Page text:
For the past two months, the 20 elite endurance runners (10 members per co-ed team) participating have kept meticulous records of their training routines and diets. Elaborate pre- and post-race assessments of such data as heart rate, aerobic capacity, carbon dioxide production and muscle damage promise to reveal a host of escarpment-centric revelations, from the carbon footprint left by the runners and the number of heart beats and litres of blood pumped during the run to the caloric cost and the determinants of success, including age, nutrition and training.

The results of the study will eventually be posted at AdventureScience.ca and submitted to peer-reviewed journals. Should make for some interesting reading!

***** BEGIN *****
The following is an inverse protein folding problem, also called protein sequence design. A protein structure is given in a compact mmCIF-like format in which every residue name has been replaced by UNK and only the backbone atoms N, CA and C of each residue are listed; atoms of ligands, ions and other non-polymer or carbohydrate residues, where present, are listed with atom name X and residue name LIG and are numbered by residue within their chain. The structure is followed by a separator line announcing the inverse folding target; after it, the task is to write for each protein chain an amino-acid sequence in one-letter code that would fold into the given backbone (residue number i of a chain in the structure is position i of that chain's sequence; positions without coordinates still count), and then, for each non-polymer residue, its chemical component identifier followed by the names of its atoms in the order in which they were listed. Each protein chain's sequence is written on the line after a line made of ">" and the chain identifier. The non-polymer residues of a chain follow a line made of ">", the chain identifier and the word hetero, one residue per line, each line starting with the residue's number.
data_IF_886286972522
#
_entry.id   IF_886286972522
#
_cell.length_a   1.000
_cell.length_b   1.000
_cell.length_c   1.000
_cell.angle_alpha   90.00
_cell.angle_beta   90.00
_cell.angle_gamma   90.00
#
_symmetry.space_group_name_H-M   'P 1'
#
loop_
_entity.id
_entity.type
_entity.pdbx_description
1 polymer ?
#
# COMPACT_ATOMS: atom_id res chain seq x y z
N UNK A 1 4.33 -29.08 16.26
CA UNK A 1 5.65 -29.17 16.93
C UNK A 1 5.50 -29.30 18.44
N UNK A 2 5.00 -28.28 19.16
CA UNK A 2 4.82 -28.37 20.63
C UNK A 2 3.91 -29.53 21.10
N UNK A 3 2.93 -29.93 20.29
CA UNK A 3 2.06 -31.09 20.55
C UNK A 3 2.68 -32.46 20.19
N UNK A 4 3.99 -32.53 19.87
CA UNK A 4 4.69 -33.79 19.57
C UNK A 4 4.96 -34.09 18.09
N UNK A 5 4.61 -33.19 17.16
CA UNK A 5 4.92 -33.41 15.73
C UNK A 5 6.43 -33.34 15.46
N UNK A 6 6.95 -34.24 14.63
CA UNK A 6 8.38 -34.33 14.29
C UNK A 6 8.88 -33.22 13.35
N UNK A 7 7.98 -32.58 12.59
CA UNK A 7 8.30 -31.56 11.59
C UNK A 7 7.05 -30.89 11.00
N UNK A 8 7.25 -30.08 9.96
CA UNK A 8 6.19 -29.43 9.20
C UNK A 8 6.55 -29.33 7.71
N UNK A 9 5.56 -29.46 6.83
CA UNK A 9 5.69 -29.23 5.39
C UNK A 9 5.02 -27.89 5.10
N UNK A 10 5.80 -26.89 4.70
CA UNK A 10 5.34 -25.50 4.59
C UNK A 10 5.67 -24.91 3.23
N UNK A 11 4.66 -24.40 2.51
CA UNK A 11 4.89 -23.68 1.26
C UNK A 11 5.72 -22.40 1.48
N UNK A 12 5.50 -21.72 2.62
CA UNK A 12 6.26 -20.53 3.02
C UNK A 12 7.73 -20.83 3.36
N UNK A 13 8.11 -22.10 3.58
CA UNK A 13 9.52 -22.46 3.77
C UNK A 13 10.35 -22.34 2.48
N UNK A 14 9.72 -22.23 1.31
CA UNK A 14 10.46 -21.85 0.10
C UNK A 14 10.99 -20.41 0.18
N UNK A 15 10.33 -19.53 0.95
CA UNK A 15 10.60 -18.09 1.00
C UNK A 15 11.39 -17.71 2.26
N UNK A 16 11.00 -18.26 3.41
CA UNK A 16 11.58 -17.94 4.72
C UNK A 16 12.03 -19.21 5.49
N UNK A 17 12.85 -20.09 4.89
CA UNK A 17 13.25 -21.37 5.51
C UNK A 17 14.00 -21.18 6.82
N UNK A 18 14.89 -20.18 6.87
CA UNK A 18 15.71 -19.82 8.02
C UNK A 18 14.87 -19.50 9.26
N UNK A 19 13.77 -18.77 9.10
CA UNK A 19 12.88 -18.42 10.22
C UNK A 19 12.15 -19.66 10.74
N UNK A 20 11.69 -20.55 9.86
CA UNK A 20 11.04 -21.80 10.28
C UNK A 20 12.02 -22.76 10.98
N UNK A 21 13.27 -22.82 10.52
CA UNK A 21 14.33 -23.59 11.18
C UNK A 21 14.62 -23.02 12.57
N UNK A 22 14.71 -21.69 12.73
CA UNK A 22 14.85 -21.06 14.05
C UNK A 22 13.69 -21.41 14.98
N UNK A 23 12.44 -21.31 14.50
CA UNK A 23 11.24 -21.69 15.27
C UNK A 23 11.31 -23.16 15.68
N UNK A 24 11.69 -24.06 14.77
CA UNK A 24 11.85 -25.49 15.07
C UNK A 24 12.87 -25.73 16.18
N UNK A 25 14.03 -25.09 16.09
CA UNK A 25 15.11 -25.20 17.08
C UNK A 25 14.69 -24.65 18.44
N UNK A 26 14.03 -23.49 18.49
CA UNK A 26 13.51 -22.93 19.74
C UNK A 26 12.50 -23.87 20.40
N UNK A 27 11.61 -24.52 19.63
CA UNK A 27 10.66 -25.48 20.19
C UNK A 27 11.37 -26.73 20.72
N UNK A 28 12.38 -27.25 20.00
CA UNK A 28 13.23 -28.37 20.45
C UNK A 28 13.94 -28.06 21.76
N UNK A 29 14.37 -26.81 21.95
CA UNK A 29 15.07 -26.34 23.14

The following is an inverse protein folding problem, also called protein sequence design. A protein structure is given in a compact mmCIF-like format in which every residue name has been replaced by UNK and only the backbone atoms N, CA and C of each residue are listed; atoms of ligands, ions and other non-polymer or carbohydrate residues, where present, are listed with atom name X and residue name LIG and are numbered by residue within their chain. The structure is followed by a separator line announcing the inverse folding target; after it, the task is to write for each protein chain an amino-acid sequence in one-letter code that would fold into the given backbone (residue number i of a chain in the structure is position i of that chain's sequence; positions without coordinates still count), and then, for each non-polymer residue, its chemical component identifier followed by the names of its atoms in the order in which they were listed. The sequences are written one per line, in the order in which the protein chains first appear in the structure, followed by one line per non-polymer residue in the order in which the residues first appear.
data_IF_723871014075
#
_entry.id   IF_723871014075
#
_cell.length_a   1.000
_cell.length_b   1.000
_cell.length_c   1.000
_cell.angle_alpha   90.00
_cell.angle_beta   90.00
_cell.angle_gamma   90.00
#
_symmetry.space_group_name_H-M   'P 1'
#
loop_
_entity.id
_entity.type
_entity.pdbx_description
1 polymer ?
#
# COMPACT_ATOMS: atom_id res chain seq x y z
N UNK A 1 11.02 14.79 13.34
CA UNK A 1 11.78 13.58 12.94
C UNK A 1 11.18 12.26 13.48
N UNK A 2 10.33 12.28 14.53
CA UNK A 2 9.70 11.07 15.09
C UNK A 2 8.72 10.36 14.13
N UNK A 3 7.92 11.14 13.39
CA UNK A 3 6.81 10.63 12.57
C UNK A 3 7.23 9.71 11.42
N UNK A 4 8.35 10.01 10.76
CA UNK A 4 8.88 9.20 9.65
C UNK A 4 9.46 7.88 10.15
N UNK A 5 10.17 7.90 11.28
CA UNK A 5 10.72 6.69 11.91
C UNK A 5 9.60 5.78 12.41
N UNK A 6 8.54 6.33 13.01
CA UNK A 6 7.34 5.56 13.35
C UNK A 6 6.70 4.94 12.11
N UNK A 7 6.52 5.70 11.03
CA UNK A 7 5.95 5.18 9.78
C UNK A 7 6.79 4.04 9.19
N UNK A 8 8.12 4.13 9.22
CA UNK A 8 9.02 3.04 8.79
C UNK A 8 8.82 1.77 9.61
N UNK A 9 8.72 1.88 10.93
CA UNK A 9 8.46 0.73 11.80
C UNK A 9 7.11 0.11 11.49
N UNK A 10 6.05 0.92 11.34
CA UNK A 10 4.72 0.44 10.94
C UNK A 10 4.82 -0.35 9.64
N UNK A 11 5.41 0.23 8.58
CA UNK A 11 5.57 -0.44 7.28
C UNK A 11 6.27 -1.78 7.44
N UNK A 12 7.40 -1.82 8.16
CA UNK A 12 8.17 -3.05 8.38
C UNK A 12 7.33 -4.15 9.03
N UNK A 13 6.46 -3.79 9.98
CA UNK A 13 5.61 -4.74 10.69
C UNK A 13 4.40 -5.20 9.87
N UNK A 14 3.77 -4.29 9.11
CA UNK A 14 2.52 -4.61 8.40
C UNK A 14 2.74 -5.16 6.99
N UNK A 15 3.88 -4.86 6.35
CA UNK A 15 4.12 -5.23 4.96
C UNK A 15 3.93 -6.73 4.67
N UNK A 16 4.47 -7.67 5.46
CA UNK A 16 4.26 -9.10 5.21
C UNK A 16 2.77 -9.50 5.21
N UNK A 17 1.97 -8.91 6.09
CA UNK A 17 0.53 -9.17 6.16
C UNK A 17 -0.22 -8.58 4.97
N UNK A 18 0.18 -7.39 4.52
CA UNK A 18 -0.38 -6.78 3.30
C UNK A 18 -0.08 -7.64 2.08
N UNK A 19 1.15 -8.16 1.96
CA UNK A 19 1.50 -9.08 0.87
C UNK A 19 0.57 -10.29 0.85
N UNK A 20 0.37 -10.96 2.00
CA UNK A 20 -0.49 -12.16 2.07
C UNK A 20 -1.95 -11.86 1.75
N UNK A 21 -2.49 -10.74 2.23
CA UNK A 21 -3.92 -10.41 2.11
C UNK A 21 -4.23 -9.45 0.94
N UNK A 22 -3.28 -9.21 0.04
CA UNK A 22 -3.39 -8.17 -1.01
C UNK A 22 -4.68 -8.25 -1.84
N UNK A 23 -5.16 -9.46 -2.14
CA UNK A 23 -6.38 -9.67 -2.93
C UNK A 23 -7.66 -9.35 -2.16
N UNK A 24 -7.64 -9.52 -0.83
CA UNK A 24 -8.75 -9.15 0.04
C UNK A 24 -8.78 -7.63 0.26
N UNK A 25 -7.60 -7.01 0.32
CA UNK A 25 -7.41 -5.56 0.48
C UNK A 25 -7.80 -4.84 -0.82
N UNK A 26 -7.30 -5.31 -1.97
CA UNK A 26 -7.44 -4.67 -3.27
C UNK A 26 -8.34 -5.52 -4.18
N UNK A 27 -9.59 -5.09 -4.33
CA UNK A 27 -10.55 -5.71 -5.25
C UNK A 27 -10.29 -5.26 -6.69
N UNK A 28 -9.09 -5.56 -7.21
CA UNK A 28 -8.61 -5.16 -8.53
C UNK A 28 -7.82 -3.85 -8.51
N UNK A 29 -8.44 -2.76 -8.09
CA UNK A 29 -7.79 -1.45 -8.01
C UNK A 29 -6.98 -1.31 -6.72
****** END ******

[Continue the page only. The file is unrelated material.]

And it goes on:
Tired brains, sprint supplements, and tunes that make you faster

THANK YOU FOR VISITING SWEATSCIENCE.COM!

As of September 2017, new Sweat Science columns are being published at www.outsideonline.com/sweatscience. Check out my bestselling new book on the science of endurance, ENDURE: Mind, Body, and the Curiously Elastic Limits of Human Performance, published in February 2018 with a foreword by Malcolm Gladwell.

- Alex Hutchinson (@sweatscience)

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The July-August issue of Canadian Running is on newsstands now, which means the latest “Science of Running” column is available online. Topics covered: why mental fatigue can slow you down as much as physical fatigue; how a supplement called beta-alanine can boost your sprint finish even at the end of a long race; how running compares to cycling and weight-lifting for building bone strength; what types of music boost performance; and the best pacing strategies for racing in the heat.